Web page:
To Mary Anne Davis, I completely agree with your vision. Whole Foods has begun investing in artisanal producers and bringing them into our supply chain over the next several years. Thank you for the suggestion. To Joseph Serrano, Unfortunately I do not personally know of Conscious Venture Capitalists. We went the traditional route back in 1988 and sold 34% of Whole Foods for $4.5 million. It was enough money to get us to our I.P.O. in 1992 and we didn't give up control of our business to the V.C.s. I wish I could help you, but I cannot. Good luck to you. To CKM, I share your concerns about Sub-Saharan Africa. The Whole Planet Foundation has begun thinking about places we can begin working in partnership with the Grameen Trust in micro-credit projects in Africa. However, this won't happen for at least a few more years as our next countries to launch in will be India, Nicaragua, and the Honduras. We hope to get something going in Africa by 2009. By the way, I just returned from the Nobel Peace Prize ceremony in Oslo where I participated in the great honoring of Muhammed Yunus and the Grameen Bank. Professor Yunus is one of my personal heroes and we remain excited about our partnership with Grameen around the world to end poverty everywhere--including Africa. To Frederick Coykendall at Rocky Mountain Pork, Please contact Andrew.Gunther@wholefoods.com if you wish to try to sell your pork in our animal compassion system. Andrew will evaluate your program and see if there is a fit with our program. To Bob Jacklin, We will need to agree to disagree about whether the world needs a new business paradigm or not. Perhaps the ideas I discuss seem obvious to you, but unfortunately that is not the case for most other people. I have lectured to M.B.A. students at over a dozen universities and the ideas of Conscious Capitalism were warmly received by the students and usually attacked by the professors. These ideas are most certainly not yet mainstream ideas in academia, the media, with economists, or in the larger society. Here is a wonderful quote by J.B.S. Haldane: "Theories have four stages of acceptance: i) this is worthless nonsense; ii) this is an interesting, but perverse, point of view. iii) this is true but quite unimportant. iv) I always said so." - J.B.S. Haldane You seem to be in category 4 in the above list. Most of the other opinions I hear fall into the other 3 categories. I also do not share your very favorable views of Wal-Mart, gambling casinos, Chik-Fil-A, and defense companies--all of which have serious ethical problems IMO and are all far from practicing Conscious Capitalism. Wal-Mart has serious issues with the treatment of their workers (poor pay and health benefits as perceived by most people including myself), gambling casinos with customer gambling addictions resulting in bankruptcy and impoverishment, Chik-Fil-A with the horrible conditions of factory farm chickens which they use, and defense companies with developing ever more efficient ways to kill people. I also have mixed opinions about Ayn Rand. While I share many of her views regarding freedom, business, capitalism,and self-responsibility, I find her uncompromising hostility against all forms of altruisim--love, care, compassion--to be elitist and actively harmful to the larger brands of Business and Capitalism (see my previous blog on "Winning the Battle for Freedom and Prosperity").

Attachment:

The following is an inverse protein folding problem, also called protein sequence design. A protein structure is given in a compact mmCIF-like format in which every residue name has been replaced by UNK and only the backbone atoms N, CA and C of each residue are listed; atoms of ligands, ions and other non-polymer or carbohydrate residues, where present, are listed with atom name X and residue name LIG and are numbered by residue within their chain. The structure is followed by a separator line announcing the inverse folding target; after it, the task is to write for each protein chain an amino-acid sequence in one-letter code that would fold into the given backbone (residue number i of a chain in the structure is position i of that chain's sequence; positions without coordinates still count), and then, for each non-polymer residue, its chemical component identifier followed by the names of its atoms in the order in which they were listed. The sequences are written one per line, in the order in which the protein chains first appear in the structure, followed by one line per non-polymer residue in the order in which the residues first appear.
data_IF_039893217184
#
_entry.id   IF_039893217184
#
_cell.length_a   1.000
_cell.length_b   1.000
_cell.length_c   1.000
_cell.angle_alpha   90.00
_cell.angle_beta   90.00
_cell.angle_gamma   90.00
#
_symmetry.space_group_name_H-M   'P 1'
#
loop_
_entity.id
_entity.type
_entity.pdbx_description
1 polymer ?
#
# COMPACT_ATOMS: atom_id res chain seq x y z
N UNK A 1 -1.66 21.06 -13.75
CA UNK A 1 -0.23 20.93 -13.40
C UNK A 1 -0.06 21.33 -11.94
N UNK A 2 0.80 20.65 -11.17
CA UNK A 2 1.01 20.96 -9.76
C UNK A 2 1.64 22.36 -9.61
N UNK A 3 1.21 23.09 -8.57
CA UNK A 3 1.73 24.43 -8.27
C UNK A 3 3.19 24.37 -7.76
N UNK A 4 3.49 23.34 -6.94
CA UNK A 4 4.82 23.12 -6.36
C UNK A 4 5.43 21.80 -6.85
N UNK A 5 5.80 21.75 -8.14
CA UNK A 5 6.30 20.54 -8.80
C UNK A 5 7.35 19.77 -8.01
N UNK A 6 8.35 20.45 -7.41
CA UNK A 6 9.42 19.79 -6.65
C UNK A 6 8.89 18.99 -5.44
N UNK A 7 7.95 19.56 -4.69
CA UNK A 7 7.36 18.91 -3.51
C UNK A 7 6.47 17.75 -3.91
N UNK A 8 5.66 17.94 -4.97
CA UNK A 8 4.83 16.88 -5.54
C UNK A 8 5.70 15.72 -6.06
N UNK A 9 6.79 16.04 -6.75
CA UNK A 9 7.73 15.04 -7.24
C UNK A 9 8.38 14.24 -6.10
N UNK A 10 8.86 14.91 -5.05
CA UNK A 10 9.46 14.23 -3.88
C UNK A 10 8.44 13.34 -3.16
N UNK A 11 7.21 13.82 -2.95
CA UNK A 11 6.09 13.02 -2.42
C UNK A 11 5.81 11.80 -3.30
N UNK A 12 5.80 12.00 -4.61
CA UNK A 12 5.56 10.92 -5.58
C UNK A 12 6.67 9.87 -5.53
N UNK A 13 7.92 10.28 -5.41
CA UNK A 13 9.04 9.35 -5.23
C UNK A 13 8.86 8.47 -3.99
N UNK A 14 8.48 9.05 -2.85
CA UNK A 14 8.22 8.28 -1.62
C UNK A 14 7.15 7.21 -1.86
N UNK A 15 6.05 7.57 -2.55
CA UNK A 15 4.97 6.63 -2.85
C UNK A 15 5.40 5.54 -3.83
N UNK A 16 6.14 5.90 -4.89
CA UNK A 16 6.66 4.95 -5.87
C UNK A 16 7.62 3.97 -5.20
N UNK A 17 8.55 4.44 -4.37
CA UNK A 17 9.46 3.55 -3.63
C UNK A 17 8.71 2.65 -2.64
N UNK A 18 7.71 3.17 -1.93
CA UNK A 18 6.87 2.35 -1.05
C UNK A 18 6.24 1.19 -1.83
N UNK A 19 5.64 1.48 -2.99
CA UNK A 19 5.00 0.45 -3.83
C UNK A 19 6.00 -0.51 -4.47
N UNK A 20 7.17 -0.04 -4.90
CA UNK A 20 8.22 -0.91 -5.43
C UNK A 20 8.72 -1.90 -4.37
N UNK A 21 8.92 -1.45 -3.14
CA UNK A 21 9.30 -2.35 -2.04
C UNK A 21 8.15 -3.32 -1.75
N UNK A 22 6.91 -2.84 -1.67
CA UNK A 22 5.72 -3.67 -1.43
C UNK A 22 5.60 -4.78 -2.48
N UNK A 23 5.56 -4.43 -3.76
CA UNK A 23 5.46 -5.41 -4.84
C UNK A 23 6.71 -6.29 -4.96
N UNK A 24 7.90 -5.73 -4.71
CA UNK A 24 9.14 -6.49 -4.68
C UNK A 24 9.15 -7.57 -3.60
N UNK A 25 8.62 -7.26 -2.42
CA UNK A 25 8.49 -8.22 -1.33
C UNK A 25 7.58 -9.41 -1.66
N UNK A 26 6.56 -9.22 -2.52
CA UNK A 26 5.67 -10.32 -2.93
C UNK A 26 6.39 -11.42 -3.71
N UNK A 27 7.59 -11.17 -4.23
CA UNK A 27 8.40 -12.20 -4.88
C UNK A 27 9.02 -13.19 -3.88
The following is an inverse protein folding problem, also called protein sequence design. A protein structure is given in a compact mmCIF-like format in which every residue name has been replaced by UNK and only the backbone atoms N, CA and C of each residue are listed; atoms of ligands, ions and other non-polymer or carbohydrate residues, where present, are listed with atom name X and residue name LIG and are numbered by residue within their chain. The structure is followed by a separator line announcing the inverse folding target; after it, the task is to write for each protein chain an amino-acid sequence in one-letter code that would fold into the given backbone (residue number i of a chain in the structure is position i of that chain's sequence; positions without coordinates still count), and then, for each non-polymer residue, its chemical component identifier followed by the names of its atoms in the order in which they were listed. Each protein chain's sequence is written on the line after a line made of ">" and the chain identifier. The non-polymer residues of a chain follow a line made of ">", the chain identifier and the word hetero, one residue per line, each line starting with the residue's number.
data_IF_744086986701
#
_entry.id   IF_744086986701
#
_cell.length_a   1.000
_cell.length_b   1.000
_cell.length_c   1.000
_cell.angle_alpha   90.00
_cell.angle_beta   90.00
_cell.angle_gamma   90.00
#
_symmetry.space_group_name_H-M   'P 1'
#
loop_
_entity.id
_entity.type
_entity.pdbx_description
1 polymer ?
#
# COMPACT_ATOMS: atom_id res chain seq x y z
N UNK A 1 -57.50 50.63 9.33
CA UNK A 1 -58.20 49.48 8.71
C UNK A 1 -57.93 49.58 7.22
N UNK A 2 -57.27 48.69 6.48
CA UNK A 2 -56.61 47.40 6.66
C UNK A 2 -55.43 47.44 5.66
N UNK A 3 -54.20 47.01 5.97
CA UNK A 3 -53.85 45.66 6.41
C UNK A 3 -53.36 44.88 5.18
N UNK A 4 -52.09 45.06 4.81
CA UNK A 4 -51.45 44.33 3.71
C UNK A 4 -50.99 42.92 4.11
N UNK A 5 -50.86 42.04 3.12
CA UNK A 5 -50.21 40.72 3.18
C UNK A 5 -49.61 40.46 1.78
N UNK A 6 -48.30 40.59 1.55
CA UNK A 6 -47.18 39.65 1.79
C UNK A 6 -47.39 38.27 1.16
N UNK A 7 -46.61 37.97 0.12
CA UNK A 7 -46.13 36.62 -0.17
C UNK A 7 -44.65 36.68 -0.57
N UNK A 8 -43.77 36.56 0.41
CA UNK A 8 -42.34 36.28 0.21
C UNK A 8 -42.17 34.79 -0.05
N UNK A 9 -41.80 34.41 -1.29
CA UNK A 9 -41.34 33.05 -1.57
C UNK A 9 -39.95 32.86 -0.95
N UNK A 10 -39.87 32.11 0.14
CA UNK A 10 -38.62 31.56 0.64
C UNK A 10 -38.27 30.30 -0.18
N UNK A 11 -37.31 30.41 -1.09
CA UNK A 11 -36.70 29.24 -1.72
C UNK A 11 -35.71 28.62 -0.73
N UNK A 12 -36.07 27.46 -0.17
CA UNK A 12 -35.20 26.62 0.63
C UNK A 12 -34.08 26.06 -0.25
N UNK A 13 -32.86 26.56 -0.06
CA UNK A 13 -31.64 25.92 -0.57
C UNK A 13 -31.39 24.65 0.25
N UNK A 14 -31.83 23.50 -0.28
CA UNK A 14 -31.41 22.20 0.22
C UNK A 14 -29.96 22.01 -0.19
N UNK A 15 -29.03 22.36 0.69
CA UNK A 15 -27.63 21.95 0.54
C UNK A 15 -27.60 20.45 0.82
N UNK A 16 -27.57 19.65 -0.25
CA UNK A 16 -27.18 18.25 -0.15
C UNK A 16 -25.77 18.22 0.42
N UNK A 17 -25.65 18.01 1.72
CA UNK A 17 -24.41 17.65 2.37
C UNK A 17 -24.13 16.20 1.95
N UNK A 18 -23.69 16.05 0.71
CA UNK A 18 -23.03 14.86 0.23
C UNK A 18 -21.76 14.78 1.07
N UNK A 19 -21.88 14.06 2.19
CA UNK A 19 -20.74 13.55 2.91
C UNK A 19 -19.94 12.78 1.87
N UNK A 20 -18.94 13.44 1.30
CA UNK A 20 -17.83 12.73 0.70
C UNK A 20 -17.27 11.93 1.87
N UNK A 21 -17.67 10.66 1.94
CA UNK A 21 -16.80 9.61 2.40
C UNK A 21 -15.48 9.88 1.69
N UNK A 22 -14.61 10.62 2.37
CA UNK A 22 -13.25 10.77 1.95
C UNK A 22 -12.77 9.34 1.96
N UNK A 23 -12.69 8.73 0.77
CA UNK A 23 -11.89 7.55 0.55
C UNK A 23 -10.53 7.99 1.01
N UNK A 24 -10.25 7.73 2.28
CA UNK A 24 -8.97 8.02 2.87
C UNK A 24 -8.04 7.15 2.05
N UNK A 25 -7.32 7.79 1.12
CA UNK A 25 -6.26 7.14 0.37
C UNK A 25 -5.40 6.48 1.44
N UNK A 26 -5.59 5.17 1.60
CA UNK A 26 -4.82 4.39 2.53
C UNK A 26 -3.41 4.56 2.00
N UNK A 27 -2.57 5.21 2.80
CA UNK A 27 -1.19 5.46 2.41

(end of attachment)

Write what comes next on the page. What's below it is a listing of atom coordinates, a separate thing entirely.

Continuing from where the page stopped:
12/15/2006 10:30:40 AM CST
Bob Jacklin says ...